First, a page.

David Thompson


Blog powered by Typepad

« Sorcery | Main | Someone Call Flash Gordon »

February 18, 2011


Simen Thoresen

Yay! A great morning. I see I have to go to London to complete my bollard-collection. Are there other aficionados here?

The snow-monsters are nice, and the shapes look almost aquatic. I wonder if these are general shapes if freezing/sedimenting environments with wind/liquid currents?



the machete in the photograph was likely obtained through trade with Indians who have made contact

Not really 'uncontacted' then.


“Not really ‘uncontacted’ then.”

Well, indeed. I’m assuming “uncontacted” means they haven’t yet encountered people with belts, wristwatches and professional dental work. And that James Cameron hasn’t had a chance to pretend that they’re utterly noble creatures living in an idyll untainted by sin.


My wife and I saw this 'uncontacted' pic the other day and wondered, independently, if in the words of Ripley, "IQs had suddenly dropped?"

As Ojo points out, they are holding manufactured machetes. So, not uncontacted in any way. At the bottom of the picture is an enamel bowl containing brown liquid. How are they 'uncontacted'? They trade with the outside world for God's sake! (Thereby proving Matt Ridley right – read 'The Rational Optimist' on how fundamental trade is. Socialists must be pretty pissed off to find 'Blank slate' humans and discover that they love a deal. Bummer.)

Will someone please explain how the world's media can have such a gigantic logic gap in its thinking?


As Matt Ridley has argued the key to human development is not intelligence alone but contact and trade


Therefore these tribes in remote areas should be said to had relatively less contact rather than none at all. I guess "relatively less contacted tribes" is less catchy than "uncontacted". The comments by Survival International suggests no one is trying to mislead.

For several decades they will have known about and have had access to metal goods, such as the knife and pan in the photo, acquired through inter-tribal trading networks. Everyone has neighbours, even when they’re some distance away, and they’ll know who they are. If it’s another tribe, perhaps also uncontacted, they may or may not have friendly relations with them. By uncontacted, we mean peoples who have no peaceful contact with anyone in the mainstream or dominant society.

What I found more interesting is the unexamined assumption of the noble savage myth in the comments (and the film).

* "contacting them only corrupts and destroys their villages."
* "their lucky i think, they know happiness..we dont" (sic)
* "living such simple lives, without greed and banks and corporate control of society."
* "The fact of the existence of small tribes like these with priority and value placed on the concept of family and community, a world where looking after one another and being interdependent is a way of life and survival, in contrast with many westernised societies where it's each man for himself and his own private gain."



Yes, I never quite understood the urge to romanticise rudimentary living. You have to wonder how some of those gushing commenters would feel after several weeks of “selflessness,” “community” and shitting in the woods.


Too true.

Please enjoy a vastly lower life expectancy particularly for expectant mothers and their infants. Except if you are a male, you have to join with the other members of your caring sharing community to attack or defend yourself from the other caring sharing community that has been driven over the border from Puru.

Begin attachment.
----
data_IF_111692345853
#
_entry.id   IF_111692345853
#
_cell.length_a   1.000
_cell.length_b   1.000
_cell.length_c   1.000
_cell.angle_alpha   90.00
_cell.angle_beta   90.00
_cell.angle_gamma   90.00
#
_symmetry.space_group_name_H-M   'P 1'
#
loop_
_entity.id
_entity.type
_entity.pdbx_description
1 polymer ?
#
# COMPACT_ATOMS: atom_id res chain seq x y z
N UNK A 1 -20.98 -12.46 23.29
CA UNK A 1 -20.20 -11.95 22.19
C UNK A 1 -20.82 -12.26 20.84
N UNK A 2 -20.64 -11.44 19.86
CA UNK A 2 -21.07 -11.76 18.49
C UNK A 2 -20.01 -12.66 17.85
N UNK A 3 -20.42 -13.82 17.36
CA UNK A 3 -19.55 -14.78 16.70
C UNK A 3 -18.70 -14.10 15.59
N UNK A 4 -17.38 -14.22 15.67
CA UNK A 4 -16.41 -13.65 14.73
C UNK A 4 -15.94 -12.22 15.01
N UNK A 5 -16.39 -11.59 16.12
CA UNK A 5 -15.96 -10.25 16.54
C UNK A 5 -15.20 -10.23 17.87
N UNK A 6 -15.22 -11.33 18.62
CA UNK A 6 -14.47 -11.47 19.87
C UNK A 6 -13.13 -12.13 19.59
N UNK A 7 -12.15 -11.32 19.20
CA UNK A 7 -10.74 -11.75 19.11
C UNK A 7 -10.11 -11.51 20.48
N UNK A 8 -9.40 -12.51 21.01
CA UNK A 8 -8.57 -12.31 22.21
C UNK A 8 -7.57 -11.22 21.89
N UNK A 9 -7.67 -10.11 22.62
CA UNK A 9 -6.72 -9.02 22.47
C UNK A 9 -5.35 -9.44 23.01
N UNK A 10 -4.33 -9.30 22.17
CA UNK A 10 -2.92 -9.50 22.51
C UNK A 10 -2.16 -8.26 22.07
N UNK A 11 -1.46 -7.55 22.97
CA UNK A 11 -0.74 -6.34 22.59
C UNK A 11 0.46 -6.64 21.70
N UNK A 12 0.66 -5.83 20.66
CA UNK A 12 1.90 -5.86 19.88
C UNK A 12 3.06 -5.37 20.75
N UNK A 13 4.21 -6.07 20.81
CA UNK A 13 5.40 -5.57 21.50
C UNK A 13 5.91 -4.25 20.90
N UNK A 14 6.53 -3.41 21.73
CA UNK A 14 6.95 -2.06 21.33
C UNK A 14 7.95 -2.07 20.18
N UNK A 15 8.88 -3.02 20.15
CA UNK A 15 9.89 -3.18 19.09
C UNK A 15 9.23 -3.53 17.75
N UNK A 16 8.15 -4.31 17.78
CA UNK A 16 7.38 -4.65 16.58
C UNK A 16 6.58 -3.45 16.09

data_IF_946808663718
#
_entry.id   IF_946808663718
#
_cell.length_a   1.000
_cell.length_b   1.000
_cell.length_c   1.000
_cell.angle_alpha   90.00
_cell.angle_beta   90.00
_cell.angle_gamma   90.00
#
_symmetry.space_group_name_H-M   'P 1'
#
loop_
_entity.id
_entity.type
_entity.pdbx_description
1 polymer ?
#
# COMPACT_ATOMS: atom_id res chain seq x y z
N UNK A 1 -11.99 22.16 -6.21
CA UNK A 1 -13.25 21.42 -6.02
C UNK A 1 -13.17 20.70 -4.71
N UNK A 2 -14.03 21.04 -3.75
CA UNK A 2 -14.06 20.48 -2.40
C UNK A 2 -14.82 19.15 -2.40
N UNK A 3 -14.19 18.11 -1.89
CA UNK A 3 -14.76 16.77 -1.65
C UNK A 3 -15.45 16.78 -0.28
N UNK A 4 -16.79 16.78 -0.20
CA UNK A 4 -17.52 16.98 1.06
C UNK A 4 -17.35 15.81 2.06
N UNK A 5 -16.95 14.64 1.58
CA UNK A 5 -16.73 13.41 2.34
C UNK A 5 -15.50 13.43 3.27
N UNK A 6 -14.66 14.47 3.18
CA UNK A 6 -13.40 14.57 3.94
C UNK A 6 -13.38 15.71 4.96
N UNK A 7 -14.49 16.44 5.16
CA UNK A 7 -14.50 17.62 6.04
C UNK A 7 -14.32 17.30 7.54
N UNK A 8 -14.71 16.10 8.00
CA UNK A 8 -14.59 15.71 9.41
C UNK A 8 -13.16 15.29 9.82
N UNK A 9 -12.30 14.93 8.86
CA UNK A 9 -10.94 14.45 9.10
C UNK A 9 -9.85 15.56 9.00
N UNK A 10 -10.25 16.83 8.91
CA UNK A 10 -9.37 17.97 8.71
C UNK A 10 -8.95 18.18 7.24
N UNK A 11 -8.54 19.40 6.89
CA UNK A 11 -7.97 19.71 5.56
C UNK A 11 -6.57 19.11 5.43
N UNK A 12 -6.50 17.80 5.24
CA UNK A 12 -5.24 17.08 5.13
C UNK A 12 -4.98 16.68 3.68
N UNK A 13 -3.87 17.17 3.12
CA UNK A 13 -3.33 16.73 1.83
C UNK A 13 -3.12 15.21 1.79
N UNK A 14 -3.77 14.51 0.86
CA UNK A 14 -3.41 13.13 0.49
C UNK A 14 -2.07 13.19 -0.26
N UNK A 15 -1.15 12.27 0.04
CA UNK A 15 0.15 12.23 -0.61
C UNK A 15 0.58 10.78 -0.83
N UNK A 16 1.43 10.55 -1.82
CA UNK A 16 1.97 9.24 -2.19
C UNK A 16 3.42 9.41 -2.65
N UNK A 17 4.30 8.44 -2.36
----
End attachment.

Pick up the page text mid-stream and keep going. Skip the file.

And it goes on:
In the film they mention a second tribe that is being forced into this tribe's territory. There is some unspecified danger in this meeting but the film makers provide little help. It's almost as if they are afraid to tell us there is a risk of conflict.



Between starting to type and posting my first comment, you snuck in a Matt Ridley reference before me.



The little boy with the machete is gazing at the helicopter and thinking: awesome!


In Bb 2.0

Brilliant. Try clips 1, 7, 9, 18 and 20 together.


I wonder what the suicide rate is among Cosmopolitan staffers who have to come up with a new way to say "Sex Tips To Drive Your Man Wild!" on the cover every single God-damned month.


ThisIsNotPorn started life as something substantially different.

Any other puzzleheads out there remember the original site, before it was (apparently) overtaken by celebrity photos?


Saw this essay by Andrew Naughtie, son of Today presenter James, and thought it might appeal to David T. You need to get to the third paragraph to find out what he's actually reviewing (I won't spoil the surprise).



Thanks… I think. As with Laurie Penny and Bidisha! [jazz hands]™, assertion has replaced any attempt at argument. It seems that Mr Naughtie disapproves of “overly individualistic thinking” though he fails to tell us why, or takes care not to. It’s almost eerie how some people can affect an air of radicalism while regurgitating someone else’s boilerplate.

Col. Milquetoast

The economics of Star Wars.

I thought that was disappointing. Mainly because I was hoping for a discussion of what economics would justify sending thousands of clone soldiers to fight an interstellar war instead of just nuking the rebel alliance from orbit. My theory is that the high cost of manufacturing high tech goods (hover cars and moisture vaporators don't grow on trees, you know) and/or the high transport costs meant it was important to capture resources rather than smash them.

I think the massive droid army can be explained by 1) their overall shoddiness 2) the economies of scale and 3) a malinvestment inspired by a world domination bubble

The comments to this entry are closed.

Amazon Link